“What we don’t want to do is over-inventory any of our distributors or retailers,” Millard says of potential line extensions to Haus. “I think you confuse the consumer (with too many options), especially while the category’s in its infancy.”
Still, those who have done well with vape struggle with whether they’re missing the boat by not expanding the segment. “My biggest challenge now is deciding how much we need to be into this category,” says Shortt, who admits he’s undecided at this point.
Though many retailers in Shortt’s predicament have looked to cut cig-alike SKUs to accommodate a more robust vaping category, Millard says the better option might be looking at SKU rationalization of the entire OTP category.
“It’s not just the cig-alike space that retailers have to look at and justify,” he says. “We’ve seen that in a lot of our (Haus) expansions: The space didn’t come out of e-cigs. A lot of it came out of OTP.”
Whether a retailer’s looking to expand into a full-fledged vapor offering that rivals a vape shop’s selection or merely dip a toe in the waters of this new segment, the merchandising and ever-evolving inventory challenges are likely to remain. As Modi points out, these are technology products. And technology products evolve at a much more rapid pace than your average consumer goods.
“There will be a new product every three to four months, because that’s the way technology works,” he says. “It’s a whole different ball game in terms of inventory management.”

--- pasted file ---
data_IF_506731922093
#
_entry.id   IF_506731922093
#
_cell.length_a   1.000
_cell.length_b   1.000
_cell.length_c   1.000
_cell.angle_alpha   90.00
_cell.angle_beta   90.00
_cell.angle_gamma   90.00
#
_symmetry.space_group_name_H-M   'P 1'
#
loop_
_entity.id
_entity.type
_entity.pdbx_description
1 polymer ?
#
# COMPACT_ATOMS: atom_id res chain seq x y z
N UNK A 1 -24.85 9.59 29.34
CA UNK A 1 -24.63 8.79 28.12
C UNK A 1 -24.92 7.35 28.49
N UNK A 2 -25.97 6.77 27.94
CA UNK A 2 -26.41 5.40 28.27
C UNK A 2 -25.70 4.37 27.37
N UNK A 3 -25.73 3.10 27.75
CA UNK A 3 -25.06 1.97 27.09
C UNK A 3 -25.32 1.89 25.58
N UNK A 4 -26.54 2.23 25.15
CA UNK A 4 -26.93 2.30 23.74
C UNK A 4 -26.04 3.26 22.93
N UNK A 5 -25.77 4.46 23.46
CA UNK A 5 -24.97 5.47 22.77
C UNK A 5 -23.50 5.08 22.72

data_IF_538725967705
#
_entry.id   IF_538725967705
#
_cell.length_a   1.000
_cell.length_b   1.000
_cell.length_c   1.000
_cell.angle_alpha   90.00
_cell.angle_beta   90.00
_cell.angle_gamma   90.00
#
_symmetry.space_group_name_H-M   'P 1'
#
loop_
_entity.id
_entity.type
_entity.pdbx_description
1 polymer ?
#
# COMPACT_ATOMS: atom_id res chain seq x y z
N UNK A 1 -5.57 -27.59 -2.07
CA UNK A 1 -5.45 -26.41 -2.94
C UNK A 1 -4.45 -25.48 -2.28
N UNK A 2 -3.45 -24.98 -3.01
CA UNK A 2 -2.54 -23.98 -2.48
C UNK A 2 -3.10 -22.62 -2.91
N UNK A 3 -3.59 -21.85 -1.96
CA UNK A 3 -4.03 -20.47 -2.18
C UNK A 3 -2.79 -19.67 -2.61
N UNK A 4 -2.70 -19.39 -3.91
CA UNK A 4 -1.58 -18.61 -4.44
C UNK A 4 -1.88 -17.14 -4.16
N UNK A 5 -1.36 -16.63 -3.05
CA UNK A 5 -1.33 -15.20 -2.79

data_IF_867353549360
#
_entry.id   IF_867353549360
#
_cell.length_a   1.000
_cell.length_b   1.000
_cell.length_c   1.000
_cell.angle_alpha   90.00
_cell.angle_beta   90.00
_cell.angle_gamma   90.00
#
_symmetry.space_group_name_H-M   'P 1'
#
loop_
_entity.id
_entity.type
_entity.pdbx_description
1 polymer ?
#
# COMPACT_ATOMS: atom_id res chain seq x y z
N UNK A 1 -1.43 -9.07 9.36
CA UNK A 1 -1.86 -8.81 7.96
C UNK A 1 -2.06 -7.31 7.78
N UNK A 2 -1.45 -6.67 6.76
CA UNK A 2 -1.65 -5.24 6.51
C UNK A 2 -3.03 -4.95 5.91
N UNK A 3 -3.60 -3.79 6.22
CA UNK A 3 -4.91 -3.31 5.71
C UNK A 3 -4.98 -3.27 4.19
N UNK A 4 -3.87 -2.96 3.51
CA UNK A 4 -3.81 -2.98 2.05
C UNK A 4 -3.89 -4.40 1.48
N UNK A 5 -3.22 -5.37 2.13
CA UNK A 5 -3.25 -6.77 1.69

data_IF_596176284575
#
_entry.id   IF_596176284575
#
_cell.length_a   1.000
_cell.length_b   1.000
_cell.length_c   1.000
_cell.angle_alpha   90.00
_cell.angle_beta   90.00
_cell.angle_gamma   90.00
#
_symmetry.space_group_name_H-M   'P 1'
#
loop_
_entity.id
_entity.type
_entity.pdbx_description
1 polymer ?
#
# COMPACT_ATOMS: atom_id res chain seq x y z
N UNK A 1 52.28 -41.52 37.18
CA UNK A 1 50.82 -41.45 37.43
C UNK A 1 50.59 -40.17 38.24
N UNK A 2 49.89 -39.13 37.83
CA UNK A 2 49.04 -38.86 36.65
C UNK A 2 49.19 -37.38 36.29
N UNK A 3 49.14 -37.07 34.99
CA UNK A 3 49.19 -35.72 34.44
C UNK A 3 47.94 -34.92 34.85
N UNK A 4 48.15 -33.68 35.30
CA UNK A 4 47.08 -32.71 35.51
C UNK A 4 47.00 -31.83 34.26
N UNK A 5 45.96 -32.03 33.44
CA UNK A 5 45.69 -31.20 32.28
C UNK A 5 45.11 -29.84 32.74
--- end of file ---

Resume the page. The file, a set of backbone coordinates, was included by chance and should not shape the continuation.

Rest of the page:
It’s a ball game, however, that consumers are embracing with open arms.
“Vaping has proven over the past several years that it is not a fad,” says Conrad. “C-stores have always been the traditional best outlet for tobacco consumers. I do not see that changing with vaping products.”
So despite early challenges for the segment, it may be time for retailers to play ball.
CONTINUED: The Data
26 weeks ending June 28, 2014
Volume Contribution by Flavor
Source: Management Science Associates Retail Shipment Data;
volume is reported as individual serving.
Vapor Trends by Channel
E-Vapor Distribution Levels by Product Type
Percentage of stores selling by trade class and category
|Channel||Total e-vapor||Disposable||Kit||Liquid||Replacement cartridges||Vaporizers|
|Mass merchandise (including dollar)||87%||83%||82%||0%||78%||0%|
Source: Management Science Associates Distributor Shipment Data through June 28, 2014;
stores receiving product in 13 weeks ending June 28, 2014.